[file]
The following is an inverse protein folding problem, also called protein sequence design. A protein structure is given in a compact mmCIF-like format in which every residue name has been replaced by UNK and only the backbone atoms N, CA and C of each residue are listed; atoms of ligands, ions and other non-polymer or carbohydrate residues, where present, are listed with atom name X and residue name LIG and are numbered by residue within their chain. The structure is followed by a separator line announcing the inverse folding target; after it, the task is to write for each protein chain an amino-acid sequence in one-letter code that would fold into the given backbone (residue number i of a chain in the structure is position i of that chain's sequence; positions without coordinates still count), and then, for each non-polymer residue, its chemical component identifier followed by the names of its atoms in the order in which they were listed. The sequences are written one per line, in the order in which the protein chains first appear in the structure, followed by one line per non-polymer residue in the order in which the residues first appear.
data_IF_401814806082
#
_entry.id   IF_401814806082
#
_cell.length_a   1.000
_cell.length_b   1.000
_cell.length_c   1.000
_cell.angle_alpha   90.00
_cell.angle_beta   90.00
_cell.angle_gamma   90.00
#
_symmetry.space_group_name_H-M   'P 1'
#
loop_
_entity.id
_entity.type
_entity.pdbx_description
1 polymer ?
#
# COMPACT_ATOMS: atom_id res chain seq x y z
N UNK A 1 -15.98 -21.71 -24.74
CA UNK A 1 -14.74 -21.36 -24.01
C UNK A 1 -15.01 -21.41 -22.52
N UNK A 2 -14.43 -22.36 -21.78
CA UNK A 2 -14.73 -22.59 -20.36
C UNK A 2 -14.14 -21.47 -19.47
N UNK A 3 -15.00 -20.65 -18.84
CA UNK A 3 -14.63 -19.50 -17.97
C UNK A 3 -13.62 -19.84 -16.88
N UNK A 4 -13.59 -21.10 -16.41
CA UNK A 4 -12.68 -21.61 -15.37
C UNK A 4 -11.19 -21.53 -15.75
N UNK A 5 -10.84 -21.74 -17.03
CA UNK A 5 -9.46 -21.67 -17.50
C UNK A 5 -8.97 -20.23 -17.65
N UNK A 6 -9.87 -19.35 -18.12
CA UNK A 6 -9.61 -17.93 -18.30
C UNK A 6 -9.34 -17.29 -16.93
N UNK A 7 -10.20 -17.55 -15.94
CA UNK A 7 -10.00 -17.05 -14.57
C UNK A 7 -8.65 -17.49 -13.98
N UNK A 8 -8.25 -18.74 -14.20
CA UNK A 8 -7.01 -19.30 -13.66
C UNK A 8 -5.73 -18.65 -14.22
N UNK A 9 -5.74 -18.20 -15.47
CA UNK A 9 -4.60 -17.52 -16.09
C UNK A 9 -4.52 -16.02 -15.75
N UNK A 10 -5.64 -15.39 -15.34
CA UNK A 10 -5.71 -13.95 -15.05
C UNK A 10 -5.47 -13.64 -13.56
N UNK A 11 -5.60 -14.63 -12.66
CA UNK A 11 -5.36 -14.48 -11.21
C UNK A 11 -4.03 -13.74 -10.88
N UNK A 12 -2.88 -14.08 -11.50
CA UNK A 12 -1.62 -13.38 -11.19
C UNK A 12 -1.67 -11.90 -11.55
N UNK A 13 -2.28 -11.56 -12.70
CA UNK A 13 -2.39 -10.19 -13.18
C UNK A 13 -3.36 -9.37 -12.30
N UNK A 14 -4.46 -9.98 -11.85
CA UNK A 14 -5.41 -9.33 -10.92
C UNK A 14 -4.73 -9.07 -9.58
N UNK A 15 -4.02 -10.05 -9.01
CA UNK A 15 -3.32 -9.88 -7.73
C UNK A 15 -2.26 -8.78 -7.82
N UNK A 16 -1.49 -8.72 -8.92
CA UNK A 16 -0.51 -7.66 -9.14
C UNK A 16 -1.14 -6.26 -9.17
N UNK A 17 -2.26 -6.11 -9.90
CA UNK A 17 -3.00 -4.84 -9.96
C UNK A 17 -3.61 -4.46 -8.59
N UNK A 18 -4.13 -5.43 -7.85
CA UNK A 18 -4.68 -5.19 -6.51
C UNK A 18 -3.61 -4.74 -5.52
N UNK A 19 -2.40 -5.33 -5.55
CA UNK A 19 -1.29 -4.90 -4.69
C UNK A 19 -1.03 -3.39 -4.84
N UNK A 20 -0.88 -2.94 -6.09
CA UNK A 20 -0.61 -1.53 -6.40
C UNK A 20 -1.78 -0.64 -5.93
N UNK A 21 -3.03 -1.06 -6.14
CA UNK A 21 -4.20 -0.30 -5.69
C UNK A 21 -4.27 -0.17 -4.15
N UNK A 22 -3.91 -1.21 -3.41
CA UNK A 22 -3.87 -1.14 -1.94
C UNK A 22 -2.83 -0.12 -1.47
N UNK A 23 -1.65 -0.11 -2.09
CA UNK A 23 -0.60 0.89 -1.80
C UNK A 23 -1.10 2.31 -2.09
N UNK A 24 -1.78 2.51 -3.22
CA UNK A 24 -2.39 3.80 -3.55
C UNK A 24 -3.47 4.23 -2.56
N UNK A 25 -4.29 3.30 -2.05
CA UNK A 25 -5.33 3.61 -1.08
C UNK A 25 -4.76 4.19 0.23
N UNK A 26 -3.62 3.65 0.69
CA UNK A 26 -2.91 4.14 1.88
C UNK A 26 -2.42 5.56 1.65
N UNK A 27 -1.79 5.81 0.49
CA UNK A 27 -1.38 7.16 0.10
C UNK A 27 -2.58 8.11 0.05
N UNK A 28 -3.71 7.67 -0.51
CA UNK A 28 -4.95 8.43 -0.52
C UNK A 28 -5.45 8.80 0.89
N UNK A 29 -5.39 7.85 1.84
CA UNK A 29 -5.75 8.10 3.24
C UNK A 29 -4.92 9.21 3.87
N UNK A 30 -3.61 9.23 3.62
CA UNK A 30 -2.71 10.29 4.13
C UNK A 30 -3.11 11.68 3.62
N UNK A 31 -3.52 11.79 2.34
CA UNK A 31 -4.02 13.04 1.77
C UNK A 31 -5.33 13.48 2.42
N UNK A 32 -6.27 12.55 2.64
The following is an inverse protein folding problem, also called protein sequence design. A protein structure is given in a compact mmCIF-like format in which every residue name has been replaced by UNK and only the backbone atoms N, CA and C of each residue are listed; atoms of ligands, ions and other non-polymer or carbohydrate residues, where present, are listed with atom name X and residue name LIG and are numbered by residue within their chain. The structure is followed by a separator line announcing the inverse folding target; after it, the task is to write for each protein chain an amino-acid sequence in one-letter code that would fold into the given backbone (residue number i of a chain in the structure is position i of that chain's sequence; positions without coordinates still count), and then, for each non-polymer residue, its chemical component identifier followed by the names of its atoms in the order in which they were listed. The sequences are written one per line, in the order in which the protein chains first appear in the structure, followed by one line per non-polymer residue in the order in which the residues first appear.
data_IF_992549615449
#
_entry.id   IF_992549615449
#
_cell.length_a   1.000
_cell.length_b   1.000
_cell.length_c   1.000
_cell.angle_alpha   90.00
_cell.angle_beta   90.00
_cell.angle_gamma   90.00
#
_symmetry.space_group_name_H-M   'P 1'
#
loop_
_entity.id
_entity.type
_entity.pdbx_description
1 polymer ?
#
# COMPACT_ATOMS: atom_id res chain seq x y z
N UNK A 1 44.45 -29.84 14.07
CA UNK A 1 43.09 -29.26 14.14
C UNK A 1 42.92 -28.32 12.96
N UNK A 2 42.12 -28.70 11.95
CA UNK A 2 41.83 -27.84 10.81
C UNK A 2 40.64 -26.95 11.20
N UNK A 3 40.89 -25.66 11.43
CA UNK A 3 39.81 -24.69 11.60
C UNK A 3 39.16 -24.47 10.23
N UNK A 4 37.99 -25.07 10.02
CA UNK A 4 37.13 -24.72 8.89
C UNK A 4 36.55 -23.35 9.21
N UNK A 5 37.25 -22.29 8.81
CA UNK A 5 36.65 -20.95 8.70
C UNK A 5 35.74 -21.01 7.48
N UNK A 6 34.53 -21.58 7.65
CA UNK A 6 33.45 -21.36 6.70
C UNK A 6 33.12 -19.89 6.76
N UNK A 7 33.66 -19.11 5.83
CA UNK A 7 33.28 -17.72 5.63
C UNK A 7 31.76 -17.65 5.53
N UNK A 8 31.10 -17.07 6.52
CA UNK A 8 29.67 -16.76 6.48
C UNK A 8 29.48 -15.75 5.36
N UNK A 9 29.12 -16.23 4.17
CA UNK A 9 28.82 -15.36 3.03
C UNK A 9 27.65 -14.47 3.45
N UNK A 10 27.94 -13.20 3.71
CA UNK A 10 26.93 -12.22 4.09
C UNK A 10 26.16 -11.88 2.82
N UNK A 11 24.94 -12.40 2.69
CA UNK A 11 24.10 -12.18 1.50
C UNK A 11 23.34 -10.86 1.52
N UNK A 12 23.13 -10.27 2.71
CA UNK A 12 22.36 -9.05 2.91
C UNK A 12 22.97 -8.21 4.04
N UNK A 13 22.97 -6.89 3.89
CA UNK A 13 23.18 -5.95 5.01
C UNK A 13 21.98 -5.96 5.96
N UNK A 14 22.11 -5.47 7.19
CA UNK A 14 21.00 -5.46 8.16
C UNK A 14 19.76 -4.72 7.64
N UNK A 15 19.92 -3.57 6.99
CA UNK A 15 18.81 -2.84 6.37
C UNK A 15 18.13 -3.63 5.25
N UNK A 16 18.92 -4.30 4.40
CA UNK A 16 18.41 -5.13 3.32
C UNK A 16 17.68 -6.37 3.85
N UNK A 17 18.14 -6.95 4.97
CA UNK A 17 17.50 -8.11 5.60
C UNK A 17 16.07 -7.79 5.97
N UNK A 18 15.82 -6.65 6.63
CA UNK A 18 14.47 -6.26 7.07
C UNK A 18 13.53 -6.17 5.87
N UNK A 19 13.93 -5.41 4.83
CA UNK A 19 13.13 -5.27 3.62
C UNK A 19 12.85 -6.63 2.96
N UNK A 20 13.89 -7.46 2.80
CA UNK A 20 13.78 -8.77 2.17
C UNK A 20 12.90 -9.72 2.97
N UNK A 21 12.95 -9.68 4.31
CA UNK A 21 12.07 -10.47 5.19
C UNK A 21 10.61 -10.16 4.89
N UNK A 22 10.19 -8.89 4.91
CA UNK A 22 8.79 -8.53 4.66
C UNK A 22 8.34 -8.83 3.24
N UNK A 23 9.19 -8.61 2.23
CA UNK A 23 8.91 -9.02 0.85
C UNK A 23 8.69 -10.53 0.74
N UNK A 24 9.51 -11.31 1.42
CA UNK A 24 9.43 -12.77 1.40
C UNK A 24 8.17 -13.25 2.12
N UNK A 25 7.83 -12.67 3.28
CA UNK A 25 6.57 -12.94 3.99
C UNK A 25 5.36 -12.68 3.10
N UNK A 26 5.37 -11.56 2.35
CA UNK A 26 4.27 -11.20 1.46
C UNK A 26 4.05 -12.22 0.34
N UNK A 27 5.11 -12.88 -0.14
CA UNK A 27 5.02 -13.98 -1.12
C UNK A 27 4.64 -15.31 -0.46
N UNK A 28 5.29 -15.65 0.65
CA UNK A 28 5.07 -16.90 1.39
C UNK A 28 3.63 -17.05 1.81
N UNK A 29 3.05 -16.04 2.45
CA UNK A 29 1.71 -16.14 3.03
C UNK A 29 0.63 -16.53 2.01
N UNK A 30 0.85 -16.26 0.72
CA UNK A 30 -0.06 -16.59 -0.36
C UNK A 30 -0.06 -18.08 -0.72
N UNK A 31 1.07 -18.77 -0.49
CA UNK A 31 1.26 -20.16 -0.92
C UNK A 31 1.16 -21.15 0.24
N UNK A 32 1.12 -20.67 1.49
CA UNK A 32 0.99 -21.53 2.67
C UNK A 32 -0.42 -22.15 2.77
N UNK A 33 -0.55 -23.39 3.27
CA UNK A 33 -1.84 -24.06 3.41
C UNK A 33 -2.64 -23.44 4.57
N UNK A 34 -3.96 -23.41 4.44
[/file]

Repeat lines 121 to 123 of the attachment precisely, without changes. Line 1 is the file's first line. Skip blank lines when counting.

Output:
_cell.length_a   1.000
_cell.length_b   1.000
_cell.length_c   1.000